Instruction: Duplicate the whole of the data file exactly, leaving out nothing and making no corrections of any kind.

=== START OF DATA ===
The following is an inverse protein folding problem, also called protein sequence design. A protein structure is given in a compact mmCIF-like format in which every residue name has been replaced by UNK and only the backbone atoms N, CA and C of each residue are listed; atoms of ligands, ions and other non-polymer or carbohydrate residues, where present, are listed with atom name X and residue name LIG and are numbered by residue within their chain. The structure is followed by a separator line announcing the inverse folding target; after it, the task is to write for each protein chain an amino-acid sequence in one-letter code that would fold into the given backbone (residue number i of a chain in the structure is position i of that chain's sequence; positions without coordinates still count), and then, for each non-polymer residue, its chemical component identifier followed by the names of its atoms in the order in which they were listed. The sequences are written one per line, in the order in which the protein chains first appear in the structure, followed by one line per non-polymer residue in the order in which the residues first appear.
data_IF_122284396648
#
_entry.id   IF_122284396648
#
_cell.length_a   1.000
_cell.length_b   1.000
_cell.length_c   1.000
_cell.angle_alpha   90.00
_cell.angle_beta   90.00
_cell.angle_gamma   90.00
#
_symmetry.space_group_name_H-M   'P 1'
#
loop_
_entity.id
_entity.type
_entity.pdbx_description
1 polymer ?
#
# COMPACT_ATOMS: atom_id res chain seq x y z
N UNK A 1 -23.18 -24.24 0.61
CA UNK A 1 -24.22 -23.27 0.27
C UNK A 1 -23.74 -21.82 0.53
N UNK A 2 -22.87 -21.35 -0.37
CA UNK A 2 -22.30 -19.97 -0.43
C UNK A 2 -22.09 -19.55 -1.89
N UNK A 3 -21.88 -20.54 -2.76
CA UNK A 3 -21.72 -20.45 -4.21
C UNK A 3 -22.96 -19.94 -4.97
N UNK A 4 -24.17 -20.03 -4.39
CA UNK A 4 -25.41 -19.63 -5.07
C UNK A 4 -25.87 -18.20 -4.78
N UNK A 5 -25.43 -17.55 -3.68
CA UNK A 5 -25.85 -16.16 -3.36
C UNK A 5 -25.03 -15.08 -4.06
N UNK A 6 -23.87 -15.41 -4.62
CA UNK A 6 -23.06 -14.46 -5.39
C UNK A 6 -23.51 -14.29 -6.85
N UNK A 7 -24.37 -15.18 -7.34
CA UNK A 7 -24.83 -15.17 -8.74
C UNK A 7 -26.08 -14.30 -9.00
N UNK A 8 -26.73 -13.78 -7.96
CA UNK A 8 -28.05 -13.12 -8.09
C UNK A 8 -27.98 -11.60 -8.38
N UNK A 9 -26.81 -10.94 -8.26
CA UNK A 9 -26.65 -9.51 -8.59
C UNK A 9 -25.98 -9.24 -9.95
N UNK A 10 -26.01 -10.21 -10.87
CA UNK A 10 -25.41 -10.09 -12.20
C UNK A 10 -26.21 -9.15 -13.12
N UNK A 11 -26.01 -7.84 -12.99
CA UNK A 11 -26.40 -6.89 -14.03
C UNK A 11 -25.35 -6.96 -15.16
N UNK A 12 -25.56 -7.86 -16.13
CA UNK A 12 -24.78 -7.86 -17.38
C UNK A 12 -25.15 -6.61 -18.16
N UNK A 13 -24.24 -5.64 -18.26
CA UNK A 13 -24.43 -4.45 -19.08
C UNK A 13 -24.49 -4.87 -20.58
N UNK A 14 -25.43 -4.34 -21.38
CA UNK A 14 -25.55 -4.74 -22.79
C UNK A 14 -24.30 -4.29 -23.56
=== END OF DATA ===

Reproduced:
The following is an inverse protein folding problem, also called protein sequence design. A protein structure is given in a compact mmCIF-like format in which every residue name has been replaced by UNK and only the backbone atoms N, CA and C of each residue are listed; atoms of ligands, ions and other non-polymer or carbohydrate residues, where present, are listed with atom name X and residue name LIG and are numbered by residue within their chain. The structure is followed by a separator line announcing the inverse folding target; after it, the task is to write for each protein chain an amino-acid sequence in one-letter code that would fold into the given backbone (residue number i of a chain in the structure is position i of that chain's sequence; positions without coordinates still count), and then, for each non-polymer residue, its chemical component identifier followed by the names of its atoms in the order in which they were listed. The sequences are written one per line, in the order in which the protein chains first appear in the structure, followed by one line per non-polymer residue in the order in which the residues first appear.
data_IF_122284396648
#
_entry.id   IF_122284396648
#
_cell.length_a   1.000
_cell.length_b   1.000
_cell.length_c   1.000
_cell.angle_alpha   90.00
_cell.angle_beta   90.00
_cell.angle_gamma   90.00
#
_symmetry.space_group_name_H-M   'P 1'
#
loop_
_entity.id
_entity.type
_entity.pdbx_description
1 polymer ?
#
# COMPACT_ATOMS: atom_id res chain seq x y z
N UNK A 1 -23.18 -24.24 0.61
CA UNK A 1 -24.22 -23.27 0.27
C UNK A 1 -23.74 -21.82 0.53
N UNK A 2 -22.87 -21.35 -0.37
CA UNK A 2 -22.30 -19.97 -0.43
C UNK A 2 -22.09 -19.55 -1.89
N UNK A 3 -21.88 -20.54 -2.76
CA UNK A 3 -21.72 -20.45 -4.21
C UNK A 3 -22.96 -19.94 -4.97
N UNK A 4 -24.17 -20.03 -4.39
CA UNK A 4 -25.41 -19.63 -5.07
C UNK A 4 -25.87 -18.20 -4.78
N UNK A 5 -25.43 -17.55 -3.68
CA UNK A 5 -25.85 -16.16 -3.36
C UNK A 5 -25.03 -15.08 -4.06
N UNK A 6 -23.87 -15.41 -4.62
CA UNK A 6 -23.06 -14.46 -5.39
C UNK A 6 -23.51 -14.29 -6.85
N UNK A 7 -24.37 -15.18 -7.34
CA UNK A 7 -24.83 -15.17 -8.74
C UNK A 7 -26.08 -14.30 -9.00
N UNK A 8 -26.73 -13.78 -7.96
CA UNK A 8 -28.05 -13.12 -8.09
C UNK A 8 -27.98 -11.60 -8.38
N UNK A 9 -26.81 -10.94 -8.26
CA UNK A 9 -26.65 -9.51 -8.59
C UNK A 9 -25.98 -9.24 -9.95
N UNK A 10 -26.01 -10.21 -10.87
CA UNK A 10 -25.41 -10.09 -12.20
C UNK A 10 -26.21 -9.15 -13.12
N UNK A 11 -26.01 -7.84 -12.99
CA UNK A 11 -26.40 -6.89 -14.03
C UNK A 11 -25.35 -6.96 -15.16
N UNK A 12 -25.56 -7.86 -16.13
CA UNK A 12 -24.78 -7.86 -17.38
C UNK A 12 -25.15 -6.61 -18.16
N UNK A 13 -24.24 -5.64 -18.26
CA UNK A 13 -24.43 -4.45 -19.08
C UNK A 13 -24.49 -4.87 -20.58
N UNK A 14 -25.43 -4.34 -21.38
CA UNK A 14 -25.55 -4.74 -22.79
C UNK A 14 -24.30 -4.29 -23.56